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Dried orange slices — More than just decorations or additions to your potpourri

Dried orange slices -- More than just decorations or additions to your potpourri Follow Me on Pinterest A few years ago Marilyn Beard of Just Making Noise wrote about how she was drying orange slices. I’ve done that to use the slices as Christmas tree decorations but the thought of eating those dried discs never occurred to me.

Marilyn has a cool blog with great ideas, so we HAD to give this a try. Besides, it seems that near the end of citrus season we always have more oranges than we can reasonably consume. The quantities are high and the prices are low. I have no willpower to resist.

Our food dehydrator is always ready to use on demand which makes it so easy to give a new idea a quick try. With our first batch of orange slices the color was bright and the texture crispy. We ended up with a gallon of dried slices and a kitchen that smelled heavenly.

The real measure of success in this house is not how lovely a food is or how good it smells, but will someone actually eat it. We brought out the dried orange slices in the fall when the bulk of the summer fruit harvest was gone. The orange slices were gobbled along with dried apple and pear slices. “Yum! Put some of those in my lunch bag,” my grandson suggested.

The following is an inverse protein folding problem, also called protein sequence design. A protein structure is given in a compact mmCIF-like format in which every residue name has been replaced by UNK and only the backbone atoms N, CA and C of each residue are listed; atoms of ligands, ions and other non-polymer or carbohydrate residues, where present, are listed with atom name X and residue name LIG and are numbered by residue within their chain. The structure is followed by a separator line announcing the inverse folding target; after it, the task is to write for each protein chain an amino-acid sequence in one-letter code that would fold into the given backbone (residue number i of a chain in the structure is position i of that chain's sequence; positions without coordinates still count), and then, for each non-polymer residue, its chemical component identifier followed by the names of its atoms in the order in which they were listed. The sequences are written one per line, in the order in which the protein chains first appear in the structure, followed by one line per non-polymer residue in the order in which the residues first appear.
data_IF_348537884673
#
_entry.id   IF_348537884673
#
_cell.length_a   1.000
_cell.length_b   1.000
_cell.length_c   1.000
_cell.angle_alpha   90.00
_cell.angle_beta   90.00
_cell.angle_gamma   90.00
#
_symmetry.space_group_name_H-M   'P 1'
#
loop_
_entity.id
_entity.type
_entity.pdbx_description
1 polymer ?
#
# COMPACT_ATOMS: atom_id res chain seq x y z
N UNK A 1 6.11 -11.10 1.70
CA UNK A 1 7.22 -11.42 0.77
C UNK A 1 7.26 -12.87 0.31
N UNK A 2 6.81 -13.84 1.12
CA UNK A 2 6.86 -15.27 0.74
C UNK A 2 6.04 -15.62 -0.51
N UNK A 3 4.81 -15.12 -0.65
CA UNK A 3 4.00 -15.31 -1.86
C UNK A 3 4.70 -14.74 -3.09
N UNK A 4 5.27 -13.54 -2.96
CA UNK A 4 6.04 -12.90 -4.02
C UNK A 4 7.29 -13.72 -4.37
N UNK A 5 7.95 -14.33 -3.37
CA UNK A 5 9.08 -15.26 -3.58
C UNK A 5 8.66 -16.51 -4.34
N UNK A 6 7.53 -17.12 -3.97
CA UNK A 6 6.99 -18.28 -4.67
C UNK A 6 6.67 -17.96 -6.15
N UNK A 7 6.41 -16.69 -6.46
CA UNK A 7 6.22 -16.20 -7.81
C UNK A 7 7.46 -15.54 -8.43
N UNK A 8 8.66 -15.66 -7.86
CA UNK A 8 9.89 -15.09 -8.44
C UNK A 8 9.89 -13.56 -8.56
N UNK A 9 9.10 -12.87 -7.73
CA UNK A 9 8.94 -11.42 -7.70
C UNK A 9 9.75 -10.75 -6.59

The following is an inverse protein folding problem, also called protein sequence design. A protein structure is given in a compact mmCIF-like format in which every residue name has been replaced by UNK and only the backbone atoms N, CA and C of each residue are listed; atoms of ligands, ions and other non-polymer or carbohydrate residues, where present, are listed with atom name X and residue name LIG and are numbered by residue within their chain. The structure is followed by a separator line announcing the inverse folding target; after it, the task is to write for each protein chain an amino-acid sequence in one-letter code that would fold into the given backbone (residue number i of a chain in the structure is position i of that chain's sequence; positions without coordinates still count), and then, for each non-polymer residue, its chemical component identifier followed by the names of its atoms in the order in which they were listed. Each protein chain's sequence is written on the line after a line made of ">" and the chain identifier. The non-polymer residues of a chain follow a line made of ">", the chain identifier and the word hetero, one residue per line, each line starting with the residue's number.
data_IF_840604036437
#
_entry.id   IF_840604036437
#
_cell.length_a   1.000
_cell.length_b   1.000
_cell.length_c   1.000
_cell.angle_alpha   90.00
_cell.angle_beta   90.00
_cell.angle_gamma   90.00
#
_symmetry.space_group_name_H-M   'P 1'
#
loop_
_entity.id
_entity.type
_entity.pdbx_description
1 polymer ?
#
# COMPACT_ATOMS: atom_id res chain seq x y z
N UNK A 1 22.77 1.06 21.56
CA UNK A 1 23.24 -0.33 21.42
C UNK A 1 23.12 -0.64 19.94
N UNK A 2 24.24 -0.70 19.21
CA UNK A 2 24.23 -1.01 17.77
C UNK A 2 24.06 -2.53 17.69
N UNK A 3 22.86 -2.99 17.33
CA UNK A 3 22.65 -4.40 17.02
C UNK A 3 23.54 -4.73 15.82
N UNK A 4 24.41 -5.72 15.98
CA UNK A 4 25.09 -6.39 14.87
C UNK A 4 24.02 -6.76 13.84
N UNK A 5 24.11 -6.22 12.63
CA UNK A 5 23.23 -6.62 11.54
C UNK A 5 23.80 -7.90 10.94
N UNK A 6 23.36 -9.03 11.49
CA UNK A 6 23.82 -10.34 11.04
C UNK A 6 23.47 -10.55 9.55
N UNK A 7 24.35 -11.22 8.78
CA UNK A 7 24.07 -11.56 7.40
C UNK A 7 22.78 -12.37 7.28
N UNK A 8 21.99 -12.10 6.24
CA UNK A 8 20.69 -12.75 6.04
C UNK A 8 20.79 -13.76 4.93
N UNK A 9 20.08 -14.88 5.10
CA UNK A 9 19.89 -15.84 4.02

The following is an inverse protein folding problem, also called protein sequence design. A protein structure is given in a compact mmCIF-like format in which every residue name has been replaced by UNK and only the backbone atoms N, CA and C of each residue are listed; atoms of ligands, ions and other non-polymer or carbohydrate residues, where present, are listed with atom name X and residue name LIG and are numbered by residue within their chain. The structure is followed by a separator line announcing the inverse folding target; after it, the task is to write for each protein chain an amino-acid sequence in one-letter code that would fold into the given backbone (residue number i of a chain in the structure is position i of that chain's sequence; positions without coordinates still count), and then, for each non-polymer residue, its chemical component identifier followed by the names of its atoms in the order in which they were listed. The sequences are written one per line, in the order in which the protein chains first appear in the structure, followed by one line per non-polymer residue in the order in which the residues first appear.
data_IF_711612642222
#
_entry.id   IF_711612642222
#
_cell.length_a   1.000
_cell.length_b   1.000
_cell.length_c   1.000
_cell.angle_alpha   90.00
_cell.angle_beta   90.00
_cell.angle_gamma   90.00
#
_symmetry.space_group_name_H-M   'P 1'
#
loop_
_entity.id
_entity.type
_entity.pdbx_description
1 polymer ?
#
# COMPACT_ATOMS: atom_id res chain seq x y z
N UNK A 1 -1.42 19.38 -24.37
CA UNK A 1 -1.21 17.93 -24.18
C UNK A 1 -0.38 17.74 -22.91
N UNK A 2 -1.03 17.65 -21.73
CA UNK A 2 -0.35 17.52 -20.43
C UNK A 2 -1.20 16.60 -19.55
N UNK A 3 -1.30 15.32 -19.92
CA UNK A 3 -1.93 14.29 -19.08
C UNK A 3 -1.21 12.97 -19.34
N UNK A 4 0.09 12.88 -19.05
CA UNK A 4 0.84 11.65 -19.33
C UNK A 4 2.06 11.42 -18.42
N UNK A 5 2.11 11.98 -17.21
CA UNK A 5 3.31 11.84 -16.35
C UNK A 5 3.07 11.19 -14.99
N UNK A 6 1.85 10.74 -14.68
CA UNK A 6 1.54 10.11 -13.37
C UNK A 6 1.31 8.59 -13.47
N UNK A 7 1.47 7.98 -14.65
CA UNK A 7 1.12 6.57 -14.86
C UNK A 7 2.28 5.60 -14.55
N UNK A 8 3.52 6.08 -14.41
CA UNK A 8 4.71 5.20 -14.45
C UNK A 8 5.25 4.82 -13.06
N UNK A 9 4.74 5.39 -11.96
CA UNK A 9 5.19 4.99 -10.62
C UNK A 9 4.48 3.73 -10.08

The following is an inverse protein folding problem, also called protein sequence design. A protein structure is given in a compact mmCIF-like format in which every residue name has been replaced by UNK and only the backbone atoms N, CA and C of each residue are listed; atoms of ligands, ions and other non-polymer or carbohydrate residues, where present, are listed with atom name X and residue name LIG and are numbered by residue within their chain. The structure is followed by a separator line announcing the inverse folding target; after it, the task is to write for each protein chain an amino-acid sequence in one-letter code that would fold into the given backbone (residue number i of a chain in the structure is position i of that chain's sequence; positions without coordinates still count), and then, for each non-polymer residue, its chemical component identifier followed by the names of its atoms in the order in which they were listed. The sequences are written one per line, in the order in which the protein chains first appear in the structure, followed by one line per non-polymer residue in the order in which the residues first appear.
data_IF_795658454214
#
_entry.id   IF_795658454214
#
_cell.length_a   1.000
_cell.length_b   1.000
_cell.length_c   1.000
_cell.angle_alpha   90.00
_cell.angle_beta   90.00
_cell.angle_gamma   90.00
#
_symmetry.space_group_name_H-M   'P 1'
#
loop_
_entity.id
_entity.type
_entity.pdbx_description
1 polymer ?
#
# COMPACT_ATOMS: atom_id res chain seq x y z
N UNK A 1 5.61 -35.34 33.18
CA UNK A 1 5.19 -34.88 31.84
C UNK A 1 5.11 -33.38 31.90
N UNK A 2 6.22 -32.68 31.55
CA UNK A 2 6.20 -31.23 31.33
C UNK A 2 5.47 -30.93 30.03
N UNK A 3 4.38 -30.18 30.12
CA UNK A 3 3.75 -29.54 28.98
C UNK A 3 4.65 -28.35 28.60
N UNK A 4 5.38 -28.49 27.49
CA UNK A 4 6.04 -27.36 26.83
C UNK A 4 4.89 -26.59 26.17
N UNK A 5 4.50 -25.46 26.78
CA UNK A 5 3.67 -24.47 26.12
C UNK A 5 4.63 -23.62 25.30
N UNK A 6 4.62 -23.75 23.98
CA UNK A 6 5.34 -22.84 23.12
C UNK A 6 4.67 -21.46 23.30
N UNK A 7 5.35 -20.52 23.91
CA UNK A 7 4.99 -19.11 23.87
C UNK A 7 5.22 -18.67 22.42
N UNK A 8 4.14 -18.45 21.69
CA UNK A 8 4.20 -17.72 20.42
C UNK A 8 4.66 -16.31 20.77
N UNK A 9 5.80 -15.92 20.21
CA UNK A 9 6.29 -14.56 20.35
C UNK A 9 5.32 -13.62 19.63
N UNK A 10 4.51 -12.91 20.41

Thank you, Marilyn! We add a new member to the dried fruit stash we keep in the pantry.

This is so absurdly easy, you will want to give it try.

Dried Orange Slices Steps

Dried Orange Slices at FreshBitesDaily.com Follow Me on Pinterest

  1. Wash and dry the fruit.

  2. Slice the oranges into 1/4 inch thick rings.
  3. If your oranges have seeds, pick them out. Our oranges are seedless, making this project a quick one.
  4. Arrange the slices on the dehydrator trays and set the heat to about 110 degrees. You could go with a higher heat and do the oranges in less time but the lower heat helps preserve the orange oil in the rind and with the oil comes the flavor.
  5. Depending on how large your oranges were initially, the drying time may be as long as two days. Start checking after the first day. The oranges should be crispy with no indication of moisture.
  6. Allow the slices to cool to room temperature before storing them in airtight containers with tight-fitting lids. We store ours in gallon-sized glass jars in order to enjoy the beauty of the fruit. Keep your containers in a cool dark place to preserve the color of the fruit.

Dried Orange Uses

Dried orange slices -- More than just decorations or additions to your potpourri Follow Me on Pinterest

  • Quick snacks and travel food

  • Garnishes
  • Grind into powder and use to flavor soups, stews, baked goods.


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